Here's a good illustration of just how quickly information can be dispersed through the Internet
, and just how little privacy
actually exists online. On Friday, March 26th, a YouTube
user by the name of shiamuslimcantbestop
posted a video in which he made allusions to putting bullets in the heads of Eric Cantor
, congressman from Virginia's seventh district, and his family. By the following afternoon, the prolific YouTuber was in FBI
custody and answering questions.
Shiamuslimcantbestop, who was identified as Norman LeBoon, has taken to YouTube as his personal pulpit, having posted 515 messages of love
(though primarily hate and violence) over the past ten months. LeBoon claimed to be the messiah in some of the videos, offering condemnations of everything from Israel
itself, and even the movie 'Babe
.' The message Friday, which has since been removed, targeted Cantor for being "a liar... a lucifer... a pig... an abomination
The day after the video was posted, the FBI contacted Google
, and filed an "Emergency Disclosure Request" in order to obtain the IP address from whence the video had been uploaded. Law enforcement officials then took that address to Verizon
, and filed an "Emergency Situation Disclosure Request" in order to track down the physical location of the computer associated with that IP. That led authorities to Philadelphia, where they then went through an internal database and discovered an active warrant for Norman LeBoon due to charges of terrorist threats, assault and reckless endangerment. The photo from the arrest clearly matched the man seen in the YouTube videos, and, within hours of filing the initial request with Google, FBI agents were knocking at LeBoon's front door.
Thanks to the power of the Web, agents were able to identify, locate, and apprehend a potentially dangerous man within 24 hours of his illegal threat [Ed. Note: Threats and calls to harm are not constitutionally protected] against a serving member of the U.S. government. If convicted (and considering his admission
of guilt, we're sure he will be), LeBoon faces up to 15 years in jail and a fine of up to $500,000. Even after that, he'll like spend years under the strict supervision of psychologists. Just check out his prodigious collection
of YouTube rants to get an idea of why. [From: Ars Technica
Always Turn Off Stolen GPS Units
It was only a matter of time before some numbskull criminal stole a GPS-equipped car or phone, but we didn't expect someone to steal live GPS units. A group of crooks in Lindenhurst, NY swiped 14 functioning GPS devices from the Town of Babylon Public Works. Understandably, authorities had no trouble tracking them down.
Security Cam Catches Tattooed Thief
We're not going to pass judgement on the type of tattoo you get, but you might want to think about what it says before you start getting into crime. Aaron Evans, a 21-year-old U.K. repeat offender, was caught stealing a car's GPS unit because the nearby CCTV captured the tattoo on his neck. It revealed his birthday and name...
Laptop Auto-Uploads Photo of Thief to the Web
This guy may be the unluckiest thief ever. Several laptops disappeared from a Vancouver, BC company; fortunately, one particular laptop was loaded with software that snapped photos when opened. The images of this guy were uploaded to Flickr. As a result, the man became a mini-Internet sensation, and he turned himself in, claiming he bought the laptop from a friend, at a local police station.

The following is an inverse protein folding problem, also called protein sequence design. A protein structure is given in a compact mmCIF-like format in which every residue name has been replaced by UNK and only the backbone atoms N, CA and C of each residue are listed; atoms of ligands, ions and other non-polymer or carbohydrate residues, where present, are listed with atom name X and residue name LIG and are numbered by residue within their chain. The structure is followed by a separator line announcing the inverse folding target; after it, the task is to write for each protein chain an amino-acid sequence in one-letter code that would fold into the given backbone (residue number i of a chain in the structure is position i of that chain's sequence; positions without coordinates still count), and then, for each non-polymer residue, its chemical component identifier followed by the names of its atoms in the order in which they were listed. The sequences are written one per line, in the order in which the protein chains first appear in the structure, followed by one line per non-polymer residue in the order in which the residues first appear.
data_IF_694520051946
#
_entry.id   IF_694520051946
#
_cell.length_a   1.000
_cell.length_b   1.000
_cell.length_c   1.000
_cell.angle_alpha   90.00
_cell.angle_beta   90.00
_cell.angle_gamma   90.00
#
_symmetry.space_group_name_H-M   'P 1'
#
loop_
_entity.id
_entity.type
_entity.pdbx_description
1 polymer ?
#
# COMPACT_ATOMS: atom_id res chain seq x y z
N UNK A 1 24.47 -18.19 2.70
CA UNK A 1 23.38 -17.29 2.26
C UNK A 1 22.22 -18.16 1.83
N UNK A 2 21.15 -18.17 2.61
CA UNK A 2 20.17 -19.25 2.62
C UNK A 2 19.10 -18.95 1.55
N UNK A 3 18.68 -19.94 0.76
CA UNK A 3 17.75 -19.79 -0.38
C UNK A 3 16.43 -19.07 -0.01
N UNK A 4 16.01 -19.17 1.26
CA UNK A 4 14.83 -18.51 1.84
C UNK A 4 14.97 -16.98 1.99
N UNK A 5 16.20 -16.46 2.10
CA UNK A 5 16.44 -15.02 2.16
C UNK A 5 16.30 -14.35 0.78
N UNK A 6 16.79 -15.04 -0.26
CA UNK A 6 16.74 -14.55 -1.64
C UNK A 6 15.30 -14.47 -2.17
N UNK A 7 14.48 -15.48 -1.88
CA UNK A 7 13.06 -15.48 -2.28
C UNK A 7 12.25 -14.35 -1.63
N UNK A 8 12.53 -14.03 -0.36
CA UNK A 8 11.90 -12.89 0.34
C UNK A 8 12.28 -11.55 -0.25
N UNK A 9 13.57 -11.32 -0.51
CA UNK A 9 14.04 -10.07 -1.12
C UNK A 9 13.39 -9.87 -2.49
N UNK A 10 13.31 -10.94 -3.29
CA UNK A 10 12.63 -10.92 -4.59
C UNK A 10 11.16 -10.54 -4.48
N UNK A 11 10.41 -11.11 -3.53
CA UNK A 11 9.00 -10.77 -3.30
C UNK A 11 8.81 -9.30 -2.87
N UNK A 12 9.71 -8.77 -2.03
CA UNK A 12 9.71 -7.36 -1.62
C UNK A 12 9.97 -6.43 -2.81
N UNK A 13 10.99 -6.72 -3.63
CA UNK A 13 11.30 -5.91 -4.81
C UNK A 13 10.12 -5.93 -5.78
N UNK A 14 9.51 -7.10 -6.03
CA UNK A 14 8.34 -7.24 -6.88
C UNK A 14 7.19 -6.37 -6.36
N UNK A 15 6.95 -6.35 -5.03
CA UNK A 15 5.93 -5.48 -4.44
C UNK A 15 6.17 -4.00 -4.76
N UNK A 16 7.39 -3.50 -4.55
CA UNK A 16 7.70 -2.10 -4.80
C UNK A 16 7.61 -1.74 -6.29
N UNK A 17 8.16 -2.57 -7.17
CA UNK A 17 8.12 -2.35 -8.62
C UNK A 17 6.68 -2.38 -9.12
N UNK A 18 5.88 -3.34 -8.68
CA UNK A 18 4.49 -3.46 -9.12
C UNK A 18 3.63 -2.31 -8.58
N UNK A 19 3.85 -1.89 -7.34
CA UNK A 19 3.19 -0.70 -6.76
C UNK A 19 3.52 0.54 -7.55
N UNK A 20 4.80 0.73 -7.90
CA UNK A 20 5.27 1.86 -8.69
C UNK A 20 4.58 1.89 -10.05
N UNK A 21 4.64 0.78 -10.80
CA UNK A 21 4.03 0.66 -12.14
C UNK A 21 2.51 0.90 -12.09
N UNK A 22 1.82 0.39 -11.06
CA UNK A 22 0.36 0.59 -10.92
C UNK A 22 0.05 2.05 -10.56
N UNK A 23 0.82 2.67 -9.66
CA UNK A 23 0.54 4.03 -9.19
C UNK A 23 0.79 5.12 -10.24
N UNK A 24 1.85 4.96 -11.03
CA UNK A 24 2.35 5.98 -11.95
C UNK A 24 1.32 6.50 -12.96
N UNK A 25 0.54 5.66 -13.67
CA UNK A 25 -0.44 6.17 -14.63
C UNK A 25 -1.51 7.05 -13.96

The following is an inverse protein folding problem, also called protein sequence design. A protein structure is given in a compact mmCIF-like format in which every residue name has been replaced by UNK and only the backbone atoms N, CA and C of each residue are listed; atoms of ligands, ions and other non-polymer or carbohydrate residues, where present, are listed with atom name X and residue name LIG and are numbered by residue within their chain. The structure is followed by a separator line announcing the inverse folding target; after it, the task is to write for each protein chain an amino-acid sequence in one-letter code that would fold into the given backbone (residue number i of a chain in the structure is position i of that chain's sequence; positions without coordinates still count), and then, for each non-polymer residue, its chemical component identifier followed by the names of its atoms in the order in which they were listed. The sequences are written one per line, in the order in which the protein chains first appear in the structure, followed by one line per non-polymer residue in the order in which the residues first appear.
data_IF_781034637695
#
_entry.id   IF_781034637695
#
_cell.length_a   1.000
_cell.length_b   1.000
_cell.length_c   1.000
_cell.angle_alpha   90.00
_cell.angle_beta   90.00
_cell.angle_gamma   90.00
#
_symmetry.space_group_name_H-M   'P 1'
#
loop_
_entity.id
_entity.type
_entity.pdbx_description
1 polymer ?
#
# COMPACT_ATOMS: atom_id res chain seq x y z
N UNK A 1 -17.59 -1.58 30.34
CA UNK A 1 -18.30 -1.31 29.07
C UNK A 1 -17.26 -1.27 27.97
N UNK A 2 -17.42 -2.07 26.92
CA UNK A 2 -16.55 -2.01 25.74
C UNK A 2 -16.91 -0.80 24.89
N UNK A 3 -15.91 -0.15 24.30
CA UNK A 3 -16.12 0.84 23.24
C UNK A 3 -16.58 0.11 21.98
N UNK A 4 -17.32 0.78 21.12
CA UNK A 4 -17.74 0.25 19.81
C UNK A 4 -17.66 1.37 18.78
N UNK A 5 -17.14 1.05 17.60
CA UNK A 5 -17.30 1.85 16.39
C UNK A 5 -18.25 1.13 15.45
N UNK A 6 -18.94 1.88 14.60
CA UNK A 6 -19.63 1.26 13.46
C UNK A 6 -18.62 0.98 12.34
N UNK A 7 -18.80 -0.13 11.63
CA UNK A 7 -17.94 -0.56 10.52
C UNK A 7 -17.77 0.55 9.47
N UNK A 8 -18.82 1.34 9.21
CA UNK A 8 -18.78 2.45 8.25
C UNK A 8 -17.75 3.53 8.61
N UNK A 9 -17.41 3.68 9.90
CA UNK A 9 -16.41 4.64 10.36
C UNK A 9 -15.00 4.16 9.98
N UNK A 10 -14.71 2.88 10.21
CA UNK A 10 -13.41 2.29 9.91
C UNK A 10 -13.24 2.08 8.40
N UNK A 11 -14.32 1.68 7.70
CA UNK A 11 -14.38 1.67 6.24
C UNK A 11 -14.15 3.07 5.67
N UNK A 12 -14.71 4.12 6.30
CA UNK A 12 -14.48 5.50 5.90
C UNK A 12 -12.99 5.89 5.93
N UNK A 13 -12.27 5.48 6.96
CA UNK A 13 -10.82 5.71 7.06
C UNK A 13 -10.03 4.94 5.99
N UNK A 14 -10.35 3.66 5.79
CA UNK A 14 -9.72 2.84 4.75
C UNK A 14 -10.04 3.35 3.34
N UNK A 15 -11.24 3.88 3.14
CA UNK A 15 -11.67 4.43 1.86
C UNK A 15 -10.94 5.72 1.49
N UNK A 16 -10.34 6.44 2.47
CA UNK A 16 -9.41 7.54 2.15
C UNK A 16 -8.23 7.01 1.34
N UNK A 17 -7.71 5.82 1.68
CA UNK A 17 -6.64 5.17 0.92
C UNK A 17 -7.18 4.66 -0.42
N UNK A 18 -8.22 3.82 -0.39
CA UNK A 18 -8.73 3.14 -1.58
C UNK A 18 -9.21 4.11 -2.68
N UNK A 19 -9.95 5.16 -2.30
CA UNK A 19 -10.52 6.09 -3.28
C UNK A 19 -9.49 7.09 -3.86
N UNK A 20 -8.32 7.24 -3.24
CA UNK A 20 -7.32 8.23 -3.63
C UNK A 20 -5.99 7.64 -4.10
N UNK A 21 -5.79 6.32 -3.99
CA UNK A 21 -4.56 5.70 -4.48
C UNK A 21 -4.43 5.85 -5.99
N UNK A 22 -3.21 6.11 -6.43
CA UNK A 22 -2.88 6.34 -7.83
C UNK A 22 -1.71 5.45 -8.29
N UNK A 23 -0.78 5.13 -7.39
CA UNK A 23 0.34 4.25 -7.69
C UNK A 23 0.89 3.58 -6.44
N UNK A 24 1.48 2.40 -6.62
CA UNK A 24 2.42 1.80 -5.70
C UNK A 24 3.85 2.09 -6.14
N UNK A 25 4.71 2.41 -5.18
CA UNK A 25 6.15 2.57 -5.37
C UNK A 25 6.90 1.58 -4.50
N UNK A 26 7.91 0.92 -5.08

Things Not to Do After Stealing a Cell Phone
Gary Walker, an Ohio resident, stole a woman's phone while she had temporarily stepped out of her car to check a street sign. He proceeded to snap a shot of himself with the hot phone's camera. Later, when the victim went online and downloaded her data to transfer it to a new phone, Gary's mug popped up. The rest, as they say, is history.
This 25-year-old Brit cultivator of cannabis decided to post videos -- under his real name -- of his cash crop on YouTube. English police saw the clips and he was soon tracked down and arrested.
Girl Recovers Stolen Mac By Remotely Activating Its Webcam
A White Plains, New York girl was the victim of burglary; over $5,000 worth of electronics, including iPods, a flatscreen TV, and a new Macintosh computer were stolen. A few days later, a friend noticed that the burglary victim appeared to be online, but called her to make sure. Because the stolen Mac was running Back to My Mac, the victim was able to log into the computer remotely and snap a picture of the thief. Turns out the thieves were "friends" who had visited the victim's apartment several weeks earlier.
Teen Arrested After Bragging About Arson on Security Cameras
A pregnant Los Angeles teen was arrested earlier after allegedly starting seven fires near her home. 19-year-old Amanda Gessner was caught after convenience store cameras caught her chanting, "The fire company is gonna be
mad at me!" She was certainly right about that!
Would-Be Voyeur Puts Spy Cam in Restroom, Leaves Video of Himself
An upstate New York man installed a camera in a unisex bathroom. The camera was discovered soon after installation, and police found he'd left a video of himself on the camera. Police are still looking for the man.
Forklift Tricks on YouTube
If you're going to show off your sweet forklift driving skills to your buddies, it's probably best to just do it in person. 20-year-old Australian Matthew Garry Ward uploaded a video of safety-violating forklift tricks to YouTube, and was reported to authorities after a coworker passed the video along to the boss.
Laser Pointer Shenanigans
Remember those time-sucking high school pep rallies where some loser would whip out a laser pointer and temporarily blind people in the bleachers? This 15-year-old genius from California, was arrested after shining his laser beam at a police helicopter.